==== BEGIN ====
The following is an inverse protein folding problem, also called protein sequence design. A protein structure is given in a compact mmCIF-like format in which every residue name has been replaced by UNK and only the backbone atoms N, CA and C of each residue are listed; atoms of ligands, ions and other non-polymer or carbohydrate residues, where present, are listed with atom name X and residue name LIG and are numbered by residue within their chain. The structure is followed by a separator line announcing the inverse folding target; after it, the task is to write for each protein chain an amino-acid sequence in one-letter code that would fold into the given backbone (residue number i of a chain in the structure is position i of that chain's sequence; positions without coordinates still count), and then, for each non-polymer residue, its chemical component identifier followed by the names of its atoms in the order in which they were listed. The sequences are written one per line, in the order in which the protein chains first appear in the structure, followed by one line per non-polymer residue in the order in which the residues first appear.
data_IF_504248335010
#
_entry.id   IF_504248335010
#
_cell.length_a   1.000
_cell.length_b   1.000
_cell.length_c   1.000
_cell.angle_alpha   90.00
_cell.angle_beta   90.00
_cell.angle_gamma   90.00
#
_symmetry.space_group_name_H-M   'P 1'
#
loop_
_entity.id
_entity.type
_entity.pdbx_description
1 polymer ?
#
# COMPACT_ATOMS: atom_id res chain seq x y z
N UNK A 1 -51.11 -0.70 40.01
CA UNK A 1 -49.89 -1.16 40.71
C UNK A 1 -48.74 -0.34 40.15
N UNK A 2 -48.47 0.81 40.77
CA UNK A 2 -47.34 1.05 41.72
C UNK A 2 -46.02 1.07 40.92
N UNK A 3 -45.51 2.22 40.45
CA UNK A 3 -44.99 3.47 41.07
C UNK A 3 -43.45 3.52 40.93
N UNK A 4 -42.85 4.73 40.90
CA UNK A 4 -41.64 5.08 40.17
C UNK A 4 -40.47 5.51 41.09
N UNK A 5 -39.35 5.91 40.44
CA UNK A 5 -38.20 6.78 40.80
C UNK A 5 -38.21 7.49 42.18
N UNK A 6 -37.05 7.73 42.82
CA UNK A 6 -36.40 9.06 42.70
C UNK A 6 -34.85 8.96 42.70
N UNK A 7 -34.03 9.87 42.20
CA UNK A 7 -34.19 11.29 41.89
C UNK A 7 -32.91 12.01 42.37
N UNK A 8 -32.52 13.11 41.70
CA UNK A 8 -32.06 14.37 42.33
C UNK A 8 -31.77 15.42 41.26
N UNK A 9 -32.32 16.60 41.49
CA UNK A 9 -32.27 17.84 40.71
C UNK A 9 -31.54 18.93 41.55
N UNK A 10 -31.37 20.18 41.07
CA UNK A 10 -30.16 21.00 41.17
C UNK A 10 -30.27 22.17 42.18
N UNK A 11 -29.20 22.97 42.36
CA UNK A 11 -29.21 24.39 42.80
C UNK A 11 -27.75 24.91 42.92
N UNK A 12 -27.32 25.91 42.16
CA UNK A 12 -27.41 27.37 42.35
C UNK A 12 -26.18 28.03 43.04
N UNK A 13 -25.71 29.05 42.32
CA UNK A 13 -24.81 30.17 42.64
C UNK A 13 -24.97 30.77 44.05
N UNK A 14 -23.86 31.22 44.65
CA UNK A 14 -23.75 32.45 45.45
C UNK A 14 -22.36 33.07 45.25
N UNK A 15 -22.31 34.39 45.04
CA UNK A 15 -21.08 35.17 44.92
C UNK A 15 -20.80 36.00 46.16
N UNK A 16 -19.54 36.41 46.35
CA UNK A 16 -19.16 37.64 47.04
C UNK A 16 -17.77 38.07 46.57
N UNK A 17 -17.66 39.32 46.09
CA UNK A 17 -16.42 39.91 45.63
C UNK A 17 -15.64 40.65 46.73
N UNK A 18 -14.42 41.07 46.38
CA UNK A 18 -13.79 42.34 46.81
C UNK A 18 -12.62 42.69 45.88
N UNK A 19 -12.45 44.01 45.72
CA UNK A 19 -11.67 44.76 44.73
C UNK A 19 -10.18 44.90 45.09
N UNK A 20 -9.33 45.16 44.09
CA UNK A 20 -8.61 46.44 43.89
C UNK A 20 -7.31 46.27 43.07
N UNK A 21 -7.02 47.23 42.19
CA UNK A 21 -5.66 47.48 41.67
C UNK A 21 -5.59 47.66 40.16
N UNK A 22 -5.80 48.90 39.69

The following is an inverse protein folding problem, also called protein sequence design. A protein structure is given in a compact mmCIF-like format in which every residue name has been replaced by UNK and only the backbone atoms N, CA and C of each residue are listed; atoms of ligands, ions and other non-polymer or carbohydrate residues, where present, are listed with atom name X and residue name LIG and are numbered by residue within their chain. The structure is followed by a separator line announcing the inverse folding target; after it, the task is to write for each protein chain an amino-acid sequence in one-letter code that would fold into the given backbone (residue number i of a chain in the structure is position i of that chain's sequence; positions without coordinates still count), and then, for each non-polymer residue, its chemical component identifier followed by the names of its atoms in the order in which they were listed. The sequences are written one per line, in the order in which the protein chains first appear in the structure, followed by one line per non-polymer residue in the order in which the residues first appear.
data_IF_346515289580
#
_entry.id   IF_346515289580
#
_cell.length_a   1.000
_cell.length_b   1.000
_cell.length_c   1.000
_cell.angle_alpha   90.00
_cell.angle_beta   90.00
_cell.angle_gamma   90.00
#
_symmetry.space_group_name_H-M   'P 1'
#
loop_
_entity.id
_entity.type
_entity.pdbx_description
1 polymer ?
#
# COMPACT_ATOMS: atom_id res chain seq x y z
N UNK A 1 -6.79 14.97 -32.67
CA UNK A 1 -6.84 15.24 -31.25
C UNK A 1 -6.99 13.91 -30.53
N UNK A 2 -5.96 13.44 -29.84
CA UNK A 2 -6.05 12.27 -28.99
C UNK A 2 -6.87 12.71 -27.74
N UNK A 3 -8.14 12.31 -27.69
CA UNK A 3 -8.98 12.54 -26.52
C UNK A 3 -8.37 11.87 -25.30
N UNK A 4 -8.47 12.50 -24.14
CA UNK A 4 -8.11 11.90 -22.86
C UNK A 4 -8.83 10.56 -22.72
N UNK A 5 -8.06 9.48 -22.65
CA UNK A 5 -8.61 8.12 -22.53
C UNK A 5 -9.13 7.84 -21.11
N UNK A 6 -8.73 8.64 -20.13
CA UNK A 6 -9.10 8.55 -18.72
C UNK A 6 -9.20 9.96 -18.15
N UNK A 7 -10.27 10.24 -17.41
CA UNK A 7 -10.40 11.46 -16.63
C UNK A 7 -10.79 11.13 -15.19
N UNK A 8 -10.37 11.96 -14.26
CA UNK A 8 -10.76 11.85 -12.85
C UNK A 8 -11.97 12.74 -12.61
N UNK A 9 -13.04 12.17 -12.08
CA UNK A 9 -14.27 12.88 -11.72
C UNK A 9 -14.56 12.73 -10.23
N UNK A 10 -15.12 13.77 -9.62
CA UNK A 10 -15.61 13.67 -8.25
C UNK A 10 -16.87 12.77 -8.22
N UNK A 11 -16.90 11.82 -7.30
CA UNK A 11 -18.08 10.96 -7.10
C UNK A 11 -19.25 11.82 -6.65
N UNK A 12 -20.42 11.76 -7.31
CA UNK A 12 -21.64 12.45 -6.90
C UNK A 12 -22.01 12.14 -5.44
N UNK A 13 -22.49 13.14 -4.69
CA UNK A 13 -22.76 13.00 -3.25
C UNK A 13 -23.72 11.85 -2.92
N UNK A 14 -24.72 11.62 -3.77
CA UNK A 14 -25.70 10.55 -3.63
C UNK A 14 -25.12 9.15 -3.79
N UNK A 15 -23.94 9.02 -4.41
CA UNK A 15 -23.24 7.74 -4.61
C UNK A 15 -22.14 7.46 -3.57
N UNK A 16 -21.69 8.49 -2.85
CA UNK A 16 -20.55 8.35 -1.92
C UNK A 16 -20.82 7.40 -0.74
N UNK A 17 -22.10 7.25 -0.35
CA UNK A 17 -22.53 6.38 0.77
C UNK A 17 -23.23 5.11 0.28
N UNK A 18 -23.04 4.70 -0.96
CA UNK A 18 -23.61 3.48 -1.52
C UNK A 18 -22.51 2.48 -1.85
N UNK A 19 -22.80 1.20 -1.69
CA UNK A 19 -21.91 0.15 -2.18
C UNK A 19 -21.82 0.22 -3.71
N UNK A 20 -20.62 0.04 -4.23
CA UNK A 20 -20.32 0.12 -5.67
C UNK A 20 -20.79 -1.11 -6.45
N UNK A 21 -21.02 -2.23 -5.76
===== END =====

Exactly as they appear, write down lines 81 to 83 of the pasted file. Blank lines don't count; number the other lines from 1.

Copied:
C UNK A 20 -7.31 46.27 43.07
N UNK A 21 -7.02 47.23 42.19
CA UNK A 21 -5.66 47.48 41.67